Eating fried potatoes twice a week doubles your chance of death

Posted on June 27, 2017

A recent study published in the American Journal of Clinical Nutrition has found that people who enjoy fried potatoes on a regular basis are twice as likely to die than those who rarely eat them.

Over eight years, researchers studied the potato consumption and health of 4,440 people aged 45 to 79.  They found that people who ate any type of fried potatoes (including crisps, chips, potato wedges and hash browns) two to three times per week were twice as likely to die as those who did not eat any. However eating potatoes overall did not increase the risk of death.  By the end of the study, 236 of the participants had passed away.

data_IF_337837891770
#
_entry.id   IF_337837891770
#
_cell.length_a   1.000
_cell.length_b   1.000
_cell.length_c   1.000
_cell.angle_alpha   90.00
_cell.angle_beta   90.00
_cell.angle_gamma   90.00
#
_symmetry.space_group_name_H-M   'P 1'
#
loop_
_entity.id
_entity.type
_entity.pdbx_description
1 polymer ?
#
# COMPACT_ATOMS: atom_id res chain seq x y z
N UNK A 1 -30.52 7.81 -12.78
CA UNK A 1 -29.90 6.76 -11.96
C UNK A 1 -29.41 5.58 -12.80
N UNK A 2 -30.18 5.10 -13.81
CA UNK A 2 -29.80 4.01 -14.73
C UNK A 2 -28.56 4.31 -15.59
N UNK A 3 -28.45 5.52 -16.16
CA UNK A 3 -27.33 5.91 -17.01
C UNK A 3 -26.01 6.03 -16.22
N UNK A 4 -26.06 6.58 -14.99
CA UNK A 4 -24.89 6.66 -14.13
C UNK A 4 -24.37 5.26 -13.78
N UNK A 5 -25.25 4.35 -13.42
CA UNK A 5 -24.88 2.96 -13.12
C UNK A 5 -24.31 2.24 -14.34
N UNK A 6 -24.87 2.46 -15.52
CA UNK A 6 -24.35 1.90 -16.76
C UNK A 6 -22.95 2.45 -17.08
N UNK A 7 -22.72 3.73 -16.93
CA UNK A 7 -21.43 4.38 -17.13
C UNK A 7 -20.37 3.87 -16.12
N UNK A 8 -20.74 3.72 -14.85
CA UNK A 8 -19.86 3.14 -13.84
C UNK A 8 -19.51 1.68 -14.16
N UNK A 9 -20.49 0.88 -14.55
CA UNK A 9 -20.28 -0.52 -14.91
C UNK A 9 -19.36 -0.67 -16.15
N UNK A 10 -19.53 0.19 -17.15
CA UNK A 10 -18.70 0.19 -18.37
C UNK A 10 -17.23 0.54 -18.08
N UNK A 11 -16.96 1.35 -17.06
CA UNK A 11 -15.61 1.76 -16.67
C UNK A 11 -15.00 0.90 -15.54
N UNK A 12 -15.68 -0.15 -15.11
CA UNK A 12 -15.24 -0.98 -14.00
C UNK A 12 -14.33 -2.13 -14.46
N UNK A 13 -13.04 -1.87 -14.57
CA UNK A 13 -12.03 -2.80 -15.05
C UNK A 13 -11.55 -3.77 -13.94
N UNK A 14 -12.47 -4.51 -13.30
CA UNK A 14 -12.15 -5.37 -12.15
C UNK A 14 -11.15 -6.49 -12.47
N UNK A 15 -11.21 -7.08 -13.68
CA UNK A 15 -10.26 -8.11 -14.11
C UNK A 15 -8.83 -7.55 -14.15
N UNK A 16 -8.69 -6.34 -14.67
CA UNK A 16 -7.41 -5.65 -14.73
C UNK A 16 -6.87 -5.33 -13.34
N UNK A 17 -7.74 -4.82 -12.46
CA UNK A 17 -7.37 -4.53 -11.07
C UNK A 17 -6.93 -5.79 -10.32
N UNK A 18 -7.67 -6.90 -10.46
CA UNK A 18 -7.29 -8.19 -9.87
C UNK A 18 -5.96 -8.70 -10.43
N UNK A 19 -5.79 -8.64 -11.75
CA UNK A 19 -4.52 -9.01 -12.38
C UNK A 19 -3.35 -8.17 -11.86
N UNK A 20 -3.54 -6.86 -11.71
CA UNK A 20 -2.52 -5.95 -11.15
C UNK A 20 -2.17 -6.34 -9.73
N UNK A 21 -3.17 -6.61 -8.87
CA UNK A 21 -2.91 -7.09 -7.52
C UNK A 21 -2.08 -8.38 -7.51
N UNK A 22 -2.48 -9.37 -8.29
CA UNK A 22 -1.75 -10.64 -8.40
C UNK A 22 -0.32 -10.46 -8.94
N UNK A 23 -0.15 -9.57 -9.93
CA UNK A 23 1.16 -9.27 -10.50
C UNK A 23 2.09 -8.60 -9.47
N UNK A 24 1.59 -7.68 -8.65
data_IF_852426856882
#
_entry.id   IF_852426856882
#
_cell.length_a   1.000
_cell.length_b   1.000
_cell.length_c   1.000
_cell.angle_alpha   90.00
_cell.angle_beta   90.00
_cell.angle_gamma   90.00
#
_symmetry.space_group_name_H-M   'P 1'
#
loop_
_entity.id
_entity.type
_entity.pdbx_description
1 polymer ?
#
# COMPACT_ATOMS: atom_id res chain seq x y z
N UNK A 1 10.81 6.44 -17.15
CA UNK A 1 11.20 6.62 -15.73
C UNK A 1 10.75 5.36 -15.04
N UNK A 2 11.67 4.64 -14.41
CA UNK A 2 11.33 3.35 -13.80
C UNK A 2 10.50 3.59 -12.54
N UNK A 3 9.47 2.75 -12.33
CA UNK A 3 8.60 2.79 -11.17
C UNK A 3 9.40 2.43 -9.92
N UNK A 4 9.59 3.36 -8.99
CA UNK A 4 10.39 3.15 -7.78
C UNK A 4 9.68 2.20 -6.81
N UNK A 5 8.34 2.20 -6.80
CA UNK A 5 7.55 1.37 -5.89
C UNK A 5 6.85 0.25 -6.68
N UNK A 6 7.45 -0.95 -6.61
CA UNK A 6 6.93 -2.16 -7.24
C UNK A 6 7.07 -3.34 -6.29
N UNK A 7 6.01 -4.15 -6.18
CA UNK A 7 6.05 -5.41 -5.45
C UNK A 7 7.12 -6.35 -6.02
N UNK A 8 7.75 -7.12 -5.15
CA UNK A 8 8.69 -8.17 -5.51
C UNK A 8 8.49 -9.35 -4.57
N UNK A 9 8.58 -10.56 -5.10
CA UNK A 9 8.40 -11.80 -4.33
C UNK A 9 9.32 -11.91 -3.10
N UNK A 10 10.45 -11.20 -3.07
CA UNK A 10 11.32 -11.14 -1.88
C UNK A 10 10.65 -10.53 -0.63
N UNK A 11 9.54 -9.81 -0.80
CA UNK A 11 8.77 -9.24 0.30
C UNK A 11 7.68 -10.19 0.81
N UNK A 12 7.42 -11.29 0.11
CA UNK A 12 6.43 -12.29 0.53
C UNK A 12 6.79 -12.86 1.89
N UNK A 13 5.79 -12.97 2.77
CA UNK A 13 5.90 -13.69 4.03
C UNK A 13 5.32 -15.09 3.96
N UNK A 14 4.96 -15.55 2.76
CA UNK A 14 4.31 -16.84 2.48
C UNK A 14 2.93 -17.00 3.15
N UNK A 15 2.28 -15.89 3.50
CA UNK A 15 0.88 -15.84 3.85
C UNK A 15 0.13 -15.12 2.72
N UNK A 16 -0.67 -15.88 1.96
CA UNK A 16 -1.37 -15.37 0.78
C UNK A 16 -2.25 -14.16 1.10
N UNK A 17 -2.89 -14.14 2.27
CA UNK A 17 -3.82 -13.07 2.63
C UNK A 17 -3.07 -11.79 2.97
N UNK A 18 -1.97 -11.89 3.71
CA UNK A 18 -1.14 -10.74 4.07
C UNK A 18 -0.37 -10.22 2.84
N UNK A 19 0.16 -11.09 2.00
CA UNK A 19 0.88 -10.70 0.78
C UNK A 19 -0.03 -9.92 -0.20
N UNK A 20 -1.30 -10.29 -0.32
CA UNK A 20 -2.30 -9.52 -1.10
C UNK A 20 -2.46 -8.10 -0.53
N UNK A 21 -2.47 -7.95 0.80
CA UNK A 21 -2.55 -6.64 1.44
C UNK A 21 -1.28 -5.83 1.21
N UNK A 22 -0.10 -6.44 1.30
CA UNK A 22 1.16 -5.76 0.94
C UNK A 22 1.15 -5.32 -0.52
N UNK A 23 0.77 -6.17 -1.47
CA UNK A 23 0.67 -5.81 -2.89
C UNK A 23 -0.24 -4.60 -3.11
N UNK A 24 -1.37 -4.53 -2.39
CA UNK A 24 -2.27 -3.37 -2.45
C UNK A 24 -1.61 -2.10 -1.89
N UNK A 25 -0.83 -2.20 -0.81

The researchers concluded that the age and gender of the participants did not affect the results of the study. But they did stress that other factors such as obesity and lack of exercise may have also contributed to the deaths.

Most people are aware that eating fried foods on a regular basis can lead to weight gain. But this research also indicates that eating these types of foods can increase the risk of mortality.

According to the Government’s National Food and Living Costs and Food Survey, in 2014 people in the UK ate three times as many chips than in 1974. This figure includes frozen chips bought from the supermarket. The same survey also showed that the consumption of takeaway food has almost doubled since 1974.